At Drivy, we heavily use Embulk for our data needs. Embulk is an open-source data loader that helps data transfer between various databases, storages, file formats, and cloud services. It can automatically guess file formats, distribute execution to deal with big datasets, offers transactions, can resume stuck tasks and is modular thanks to plugins.
Embulk is written in JRuby and the configuration is specified in YAML. You then execute Embulk configuration files through the command line. It’s possible to inject environment variables and other configuration files can be embedded thanks to the Liquid template engine.
The available components are the following:
At Drivy, we currently have a bit less than 150 Embulk configuration files and we perform nearly 1,200 Embulk tasks everyday for our ETL needs running on Apache Airflow. Our main usage is to replicate tables coming from MySQL to Amazon Redshift, our data warehouse.
For example, here is the Embulk configuration file we use to pull data about push notifications from MySQL to Redshift, incrementally.
This is stored in
This short configuration file uses powerful concepts. First, it leverages incremental loading to load records inserted (or updated) after the latest execution. In our case, we will load or update records according to the value of the latest
id columns. Records will be merged according to the
id column, which is a primary key. Secondly, we use the Liquid template engine to pull two partials.
datasources/in_mysql_read_only is used to specify the common MySQL configuration for the input mode and
datasources/out_redshift is used to specify the Redshift configuration for the output mode.
Here is what the file
datasources/out_redshift.yml.liquid looks like:
Basically, it describes how to connect to our Redshift cluster and it respects the format defined by the Redshift output plugin for Embulk. Note that we reference almost only environment variables that will be injected at runtime. This is used to keep secrets out of the codebase and gives us the ability to switch easily between several environments (production and staging for instance).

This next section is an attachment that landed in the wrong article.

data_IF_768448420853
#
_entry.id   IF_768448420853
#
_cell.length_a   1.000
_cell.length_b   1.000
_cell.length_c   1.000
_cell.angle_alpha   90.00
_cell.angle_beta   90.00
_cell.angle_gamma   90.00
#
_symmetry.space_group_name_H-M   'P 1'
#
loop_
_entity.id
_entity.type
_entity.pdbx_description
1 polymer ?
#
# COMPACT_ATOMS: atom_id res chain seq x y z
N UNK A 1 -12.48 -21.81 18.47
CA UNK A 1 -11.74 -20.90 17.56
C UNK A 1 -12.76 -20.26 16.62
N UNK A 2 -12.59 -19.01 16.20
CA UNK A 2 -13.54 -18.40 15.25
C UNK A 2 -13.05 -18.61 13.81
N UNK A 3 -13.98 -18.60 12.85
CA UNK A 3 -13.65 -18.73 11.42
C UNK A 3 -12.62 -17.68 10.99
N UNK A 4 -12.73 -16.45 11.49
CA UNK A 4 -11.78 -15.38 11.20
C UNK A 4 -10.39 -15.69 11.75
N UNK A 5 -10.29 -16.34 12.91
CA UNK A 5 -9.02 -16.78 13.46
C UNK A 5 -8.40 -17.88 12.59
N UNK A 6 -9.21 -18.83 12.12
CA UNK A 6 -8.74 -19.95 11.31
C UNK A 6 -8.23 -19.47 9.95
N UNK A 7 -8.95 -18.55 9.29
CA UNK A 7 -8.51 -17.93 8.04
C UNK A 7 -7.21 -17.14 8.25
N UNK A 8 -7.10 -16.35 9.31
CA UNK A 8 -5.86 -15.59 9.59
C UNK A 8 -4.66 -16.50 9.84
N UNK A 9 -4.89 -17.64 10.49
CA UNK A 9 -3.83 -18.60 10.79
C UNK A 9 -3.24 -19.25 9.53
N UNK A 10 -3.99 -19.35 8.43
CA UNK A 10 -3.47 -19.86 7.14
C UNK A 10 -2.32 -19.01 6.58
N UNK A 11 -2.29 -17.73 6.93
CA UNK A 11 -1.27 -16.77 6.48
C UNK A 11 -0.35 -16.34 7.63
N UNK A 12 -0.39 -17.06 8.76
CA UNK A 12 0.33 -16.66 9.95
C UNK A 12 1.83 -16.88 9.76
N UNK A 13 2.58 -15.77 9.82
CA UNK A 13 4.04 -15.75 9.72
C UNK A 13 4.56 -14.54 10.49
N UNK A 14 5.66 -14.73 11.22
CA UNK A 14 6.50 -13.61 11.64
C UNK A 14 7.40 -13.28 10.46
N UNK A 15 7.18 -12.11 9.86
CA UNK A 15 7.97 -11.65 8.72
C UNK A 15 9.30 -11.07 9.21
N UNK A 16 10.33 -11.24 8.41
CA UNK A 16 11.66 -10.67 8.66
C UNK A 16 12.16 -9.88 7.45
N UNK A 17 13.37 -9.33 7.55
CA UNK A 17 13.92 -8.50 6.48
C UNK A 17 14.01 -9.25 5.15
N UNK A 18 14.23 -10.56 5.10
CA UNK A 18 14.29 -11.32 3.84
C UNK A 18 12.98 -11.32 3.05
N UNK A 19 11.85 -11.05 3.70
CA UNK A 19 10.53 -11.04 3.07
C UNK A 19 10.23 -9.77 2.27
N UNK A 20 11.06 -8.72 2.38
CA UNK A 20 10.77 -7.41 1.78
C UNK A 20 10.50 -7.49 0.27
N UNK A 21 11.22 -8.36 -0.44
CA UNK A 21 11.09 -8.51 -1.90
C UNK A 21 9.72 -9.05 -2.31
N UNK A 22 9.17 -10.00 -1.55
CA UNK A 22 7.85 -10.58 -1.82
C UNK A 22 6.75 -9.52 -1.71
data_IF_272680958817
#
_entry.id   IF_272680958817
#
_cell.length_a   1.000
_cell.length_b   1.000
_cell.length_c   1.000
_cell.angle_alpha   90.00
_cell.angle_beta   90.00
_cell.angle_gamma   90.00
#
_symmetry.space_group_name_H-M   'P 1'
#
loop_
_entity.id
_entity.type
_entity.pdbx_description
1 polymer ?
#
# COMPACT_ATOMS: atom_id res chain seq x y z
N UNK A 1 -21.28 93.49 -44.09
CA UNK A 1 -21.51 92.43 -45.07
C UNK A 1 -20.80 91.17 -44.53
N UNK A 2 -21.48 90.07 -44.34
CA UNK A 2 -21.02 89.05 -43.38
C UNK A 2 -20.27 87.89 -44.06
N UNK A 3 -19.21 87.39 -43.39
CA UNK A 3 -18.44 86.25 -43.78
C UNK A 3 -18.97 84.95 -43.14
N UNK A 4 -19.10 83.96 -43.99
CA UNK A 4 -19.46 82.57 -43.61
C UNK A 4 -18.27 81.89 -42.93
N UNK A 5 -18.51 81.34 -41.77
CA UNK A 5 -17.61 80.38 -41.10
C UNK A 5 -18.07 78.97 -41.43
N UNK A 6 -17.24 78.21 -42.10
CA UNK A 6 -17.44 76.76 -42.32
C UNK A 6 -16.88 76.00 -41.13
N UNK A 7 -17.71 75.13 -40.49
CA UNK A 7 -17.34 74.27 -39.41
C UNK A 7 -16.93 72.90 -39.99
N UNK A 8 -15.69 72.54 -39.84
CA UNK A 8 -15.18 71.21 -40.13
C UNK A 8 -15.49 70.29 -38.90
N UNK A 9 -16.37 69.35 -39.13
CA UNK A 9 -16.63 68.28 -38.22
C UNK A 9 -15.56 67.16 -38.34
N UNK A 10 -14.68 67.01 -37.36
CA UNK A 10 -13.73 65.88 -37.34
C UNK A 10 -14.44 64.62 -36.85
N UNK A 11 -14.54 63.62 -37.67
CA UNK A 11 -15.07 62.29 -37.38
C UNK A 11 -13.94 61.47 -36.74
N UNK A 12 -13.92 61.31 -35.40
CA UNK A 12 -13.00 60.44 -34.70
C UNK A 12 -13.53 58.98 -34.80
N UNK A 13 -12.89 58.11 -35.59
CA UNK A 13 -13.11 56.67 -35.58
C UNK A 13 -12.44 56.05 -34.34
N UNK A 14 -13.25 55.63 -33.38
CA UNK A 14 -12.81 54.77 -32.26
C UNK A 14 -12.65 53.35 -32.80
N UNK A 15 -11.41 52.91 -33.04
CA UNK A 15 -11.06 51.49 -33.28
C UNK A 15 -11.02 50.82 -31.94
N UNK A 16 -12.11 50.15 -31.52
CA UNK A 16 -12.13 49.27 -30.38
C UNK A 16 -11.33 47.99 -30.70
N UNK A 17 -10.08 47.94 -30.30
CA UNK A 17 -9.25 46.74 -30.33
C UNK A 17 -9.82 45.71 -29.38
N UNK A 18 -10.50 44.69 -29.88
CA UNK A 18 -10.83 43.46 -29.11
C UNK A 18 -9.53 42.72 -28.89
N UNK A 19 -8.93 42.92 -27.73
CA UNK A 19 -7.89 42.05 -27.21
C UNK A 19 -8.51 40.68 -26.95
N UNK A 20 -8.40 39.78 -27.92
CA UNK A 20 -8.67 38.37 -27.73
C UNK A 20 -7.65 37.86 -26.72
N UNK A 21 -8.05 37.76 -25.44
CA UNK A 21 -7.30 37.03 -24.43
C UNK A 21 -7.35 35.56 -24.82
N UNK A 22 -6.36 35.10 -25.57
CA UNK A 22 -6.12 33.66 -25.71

Running the script is then as straightforward as executing the Bash command
after setting the required environment variables. Embulk will keep the last values for the
id columns in
diffs/push_notifications.yml for future executions.
diffs/push_notifications.yml file looks like this:
Here is how we import CSV files into Redshift.
Embulk ships with a CSV guesser, that can automatically build a configuration file from a CSV file.
If we start from a sample configuration file like this one that we will write in
and by running the Bash command
Embulk will then generate the appropriate CSV boilerplate like this, after parsing our CSV file.
You can then adjust manually the configuration for the CSV parser if needed.
Finally, we’re now ready to import our CSV file into Redshift. This can be done thanks to the Bash command
Because we specified that we want to use the
truncate_insert mode for the output plugin, Embulk will delete first every record in the destination table
cr_agents before inserting rows from the CSV file.
I hope you now have a quick grasp of what Embulk is and how it can speed up your data import and export tasks. With simple configuration files and a good plugin ecosystem, it is our go-to solution almost every time we need to perform data transfers in our ETL.